Poliça, which also includes bassist Chris Bierden and drummers Ben Ivascu and Drew Christopherson, was formed in 2011 and quickly garnered rave reviews from the international press for its dreamy production and Leaneagh's Helicon-manipulated vocals. The foursome has hit every indie band milestone you can think of, from "Late Night With Jimmy Fallon" to mega-festivals like Coachella and Glastonbury to shout-outs from Rolling Stone.

"Channy does a really good job of bridging that gap between electronic and robotic energy," Christopherson says. "There's a certain emotional resonance."

Poliça's first two albums were recorded in bedroom studios, lending an urgent DIY feel to the finished product. For "United Crushers," the band composed and rehearsed all of the songs before heading south to Sonic Ranch, a massive residential recording studio in small-town Tornillo, Texas. Along the way, Poliça played the new material live for audiences.

"This time around, we went in super prepared," says Christopherson. "It was like we were going into the studio in the middle of the tour."

The band holed up for 10 days on Sonic Ranch's 2,300-acre pecan orchard within biking distance of the Mexican border and the Rio Grande. Leaneagh says the secluded, intimate setting was more conducive to creativity. The desert weather was an added perk.

"It's always good to get into the heat," she says.

The result is a dozen distinctly danceable tracks that seamlessly meld into a seductive trance.

The band previewed "United Crushers" early this year in performances in Paris, Berlin, London, Bristol and New York. This week's trio of local shows started with the Turf Club (Wed.), then 7th Street Entry (Thu.) and ends with First Ave.

Hometown shows complete, the band will crisscross the U.S. for two months — and they'll be doing so as humbly as they did when they began.

"Every tour is a different conversation on whether we should get a bus or not," says Christopherson. "In the end, it always seems to make sense to do it how we always do it: in a van, driving ourselves. We've chiseled this into a fine-working instrument so we don't want to mess with that."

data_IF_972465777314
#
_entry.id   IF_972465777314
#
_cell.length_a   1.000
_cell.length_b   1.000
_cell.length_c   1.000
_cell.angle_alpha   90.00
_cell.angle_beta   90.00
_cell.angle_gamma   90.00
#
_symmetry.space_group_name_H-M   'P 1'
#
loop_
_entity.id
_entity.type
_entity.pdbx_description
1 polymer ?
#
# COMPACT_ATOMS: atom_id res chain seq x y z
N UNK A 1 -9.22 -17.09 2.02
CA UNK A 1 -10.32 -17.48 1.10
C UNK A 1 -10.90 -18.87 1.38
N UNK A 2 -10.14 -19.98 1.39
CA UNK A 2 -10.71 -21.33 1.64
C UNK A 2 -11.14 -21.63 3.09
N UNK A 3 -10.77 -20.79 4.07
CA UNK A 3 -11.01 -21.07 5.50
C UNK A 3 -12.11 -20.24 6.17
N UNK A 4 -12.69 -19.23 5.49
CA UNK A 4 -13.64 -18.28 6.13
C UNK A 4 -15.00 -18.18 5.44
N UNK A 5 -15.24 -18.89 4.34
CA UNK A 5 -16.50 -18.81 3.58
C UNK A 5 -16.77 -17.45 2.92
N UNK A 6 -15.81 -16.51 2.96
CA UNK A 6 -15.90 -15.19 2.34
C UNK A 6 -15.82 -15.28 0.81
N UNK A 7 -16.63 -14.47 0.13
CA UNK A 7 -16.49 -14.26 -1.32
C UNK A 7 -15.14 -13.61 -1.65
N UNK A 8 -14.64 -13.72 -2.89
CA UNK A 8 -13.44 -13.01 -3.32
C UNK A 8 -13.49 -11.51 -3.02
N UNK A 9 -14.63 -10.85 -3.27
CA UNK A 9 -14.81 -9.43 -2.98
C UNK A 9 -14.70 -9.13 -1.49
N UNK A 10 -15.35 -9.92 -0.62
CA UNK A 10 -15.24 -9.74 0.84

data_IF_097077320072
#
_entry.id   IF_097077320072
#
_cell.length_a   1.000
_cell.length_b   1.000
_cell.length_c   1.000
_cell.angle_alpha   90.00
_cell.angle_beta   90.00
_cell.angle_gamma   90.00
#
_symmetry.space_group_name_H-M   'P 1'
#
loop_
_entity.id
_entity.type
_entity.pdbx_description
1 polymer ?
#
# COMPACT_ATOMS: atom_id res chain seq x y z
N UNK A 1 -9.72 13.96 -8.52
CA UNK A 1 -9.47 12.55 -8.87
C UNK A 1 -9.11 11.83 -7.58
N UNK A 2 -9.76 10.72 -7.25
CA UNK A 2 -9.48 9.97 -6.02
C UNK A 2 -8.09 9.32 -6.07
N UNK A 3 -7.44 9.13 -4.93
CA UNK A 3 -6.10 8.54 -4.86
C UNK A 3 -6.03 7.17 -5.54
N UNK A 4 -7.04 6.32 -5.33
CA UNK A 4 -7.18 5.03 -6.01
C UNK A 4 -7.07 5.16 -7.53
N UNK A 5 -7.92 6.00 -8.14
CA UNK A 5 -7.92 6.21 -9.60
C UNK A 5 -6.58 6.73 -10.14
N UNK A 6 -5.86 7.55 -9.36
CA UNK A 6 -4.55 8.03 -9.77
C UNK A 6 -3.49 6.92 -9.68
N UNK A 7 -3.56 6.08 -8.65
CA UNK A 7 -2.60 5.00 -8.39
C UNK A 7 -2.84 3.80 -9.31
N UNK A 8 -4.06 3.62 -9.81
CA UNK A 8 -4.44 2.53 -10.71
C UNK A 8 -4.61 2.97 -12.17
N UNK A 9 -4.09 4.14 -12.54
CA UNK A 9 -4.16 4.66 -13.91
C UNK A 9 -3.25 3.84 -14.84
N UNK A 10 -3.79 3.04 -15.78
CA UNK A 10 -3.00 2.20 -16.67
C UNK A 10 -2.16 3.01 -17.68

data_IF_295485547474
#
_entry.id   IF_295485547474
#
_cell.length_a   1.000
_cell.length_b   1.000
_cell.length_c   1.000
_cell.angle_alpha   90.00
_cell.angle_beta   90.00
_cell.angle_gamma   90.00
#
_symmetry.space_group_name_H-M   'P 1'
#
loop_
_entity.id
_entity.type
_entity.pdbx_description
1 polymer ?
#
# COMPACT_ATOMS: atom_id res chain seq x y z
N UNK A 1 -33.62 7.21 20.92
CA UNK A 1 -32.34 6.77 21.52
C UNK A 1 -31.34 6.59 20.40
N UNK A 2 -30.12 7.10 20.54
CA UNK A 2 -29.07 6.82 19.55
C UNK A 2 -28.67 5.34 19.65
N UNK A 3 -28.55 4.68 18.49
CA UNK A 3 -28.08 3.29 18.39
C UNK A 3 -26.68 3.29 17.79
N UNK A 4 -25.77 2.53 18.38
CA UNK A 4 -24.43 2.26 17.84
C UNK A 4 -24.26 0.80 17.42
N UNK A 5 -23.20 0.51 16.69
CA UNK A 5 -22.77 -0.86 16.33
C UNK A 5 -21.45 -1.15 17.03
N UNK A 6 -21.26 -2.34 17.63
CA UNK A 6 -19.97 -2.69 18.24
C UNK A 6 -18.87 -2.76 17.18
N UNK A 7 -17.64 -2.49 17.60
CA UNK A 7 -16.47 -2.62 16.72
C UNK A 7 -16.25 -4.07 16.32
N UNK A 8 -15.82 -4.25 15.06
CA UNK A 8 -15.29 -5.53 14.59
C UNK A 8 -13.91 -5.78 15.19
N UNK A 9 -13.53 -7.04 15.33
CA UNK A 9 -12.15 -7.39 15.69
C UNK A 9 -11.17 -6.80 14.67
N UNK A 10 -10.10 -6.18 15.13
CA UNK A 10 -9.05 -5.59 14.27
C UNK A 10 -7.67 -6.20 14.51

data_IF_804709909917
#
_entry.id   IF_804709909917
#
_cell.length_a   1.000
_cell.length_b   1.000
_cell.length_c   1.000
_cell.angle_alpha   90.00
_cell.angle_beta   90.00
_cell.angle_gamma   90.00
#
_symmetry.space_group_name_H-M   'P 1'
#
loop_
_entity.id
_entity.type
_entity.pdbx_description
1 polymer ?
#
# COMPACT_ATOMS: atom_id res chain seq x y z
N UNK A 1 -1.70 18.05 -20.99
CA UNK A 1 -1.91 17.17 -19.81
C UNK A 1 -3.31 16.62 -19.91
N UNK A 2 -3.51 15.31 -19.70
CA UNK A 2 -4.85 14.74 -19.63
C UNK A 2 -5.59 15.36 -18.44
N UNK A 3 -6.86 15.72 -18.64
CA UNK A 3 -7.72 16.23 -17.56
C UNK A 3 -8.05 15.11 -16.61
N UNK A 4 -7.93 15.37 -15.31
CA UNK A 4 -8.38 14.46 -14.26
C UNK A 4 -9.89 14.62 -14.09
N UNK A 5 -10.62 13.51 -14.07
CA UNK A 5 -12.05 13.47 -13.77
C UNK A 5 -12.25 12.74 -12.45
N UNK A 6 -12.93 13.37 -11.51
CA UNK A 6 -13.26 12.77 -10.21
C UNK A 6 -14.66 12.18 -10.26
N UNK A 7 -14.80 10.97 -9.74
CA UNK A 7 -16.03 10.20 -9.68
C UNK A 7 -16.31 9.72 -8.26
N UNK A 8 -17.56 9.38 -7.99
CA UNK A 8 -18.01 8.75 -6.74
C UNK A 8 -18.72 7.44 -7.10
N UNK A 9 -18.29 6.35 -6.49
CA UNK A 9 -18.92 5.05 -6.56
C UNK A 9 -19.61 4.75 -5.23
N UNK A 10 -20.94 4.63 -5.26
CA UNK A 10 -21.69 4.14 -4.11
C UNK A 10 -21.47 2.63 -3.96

A 'United' front

Leaneagh has been perfecting the balance of motherhood and a touring musician's life since long before Schwa's arrival. She has a 7-year-old daughter, Pelagia, with ex-husband Alexei Casselle, whom she met while both were students at South High School. Together, they started the folk band Roma di Luna; it, and the marriage, broke up in 2011. (Casselle's hip-hop group, Kill the Vultures, will open for Poliça on Friday.)

In the past, Leaneagh has relied on support from Casselle, her parents, extended family and friends to care for Pelagia so she can tour.

"I use my community. That's how I can do what I do," she says.

This time, Schwa will be along for the ride, as will Olson.

"He's very much a part of this band as much as anybody else is," Christopherson says. "To have the whole crew with you … is real important."

The band has an equally intimidating number of dates booked in Europe and the U.K. in the fall, but Christopherson says the guys aren't fazed about having a baby on board.

"We were just supportive and excited about it from Day 1," he said. "I'm sure Channy had her questions whether it was the move to do or not, but I'm glad that they decided to give it a shot. We're all trying to be there to help out whenever we can."

As for Leaneagh, does she feel like she's arrived, at least professionally? Not exactly.

"I think it's a continual process of trying to make things that continue to inspire us and we're excited about," she says. "There's other music I want to make with this band and I'm driven to keep on keeping on and discovering new places we can go."

Erica Rivera is a Twin Cities-based writer.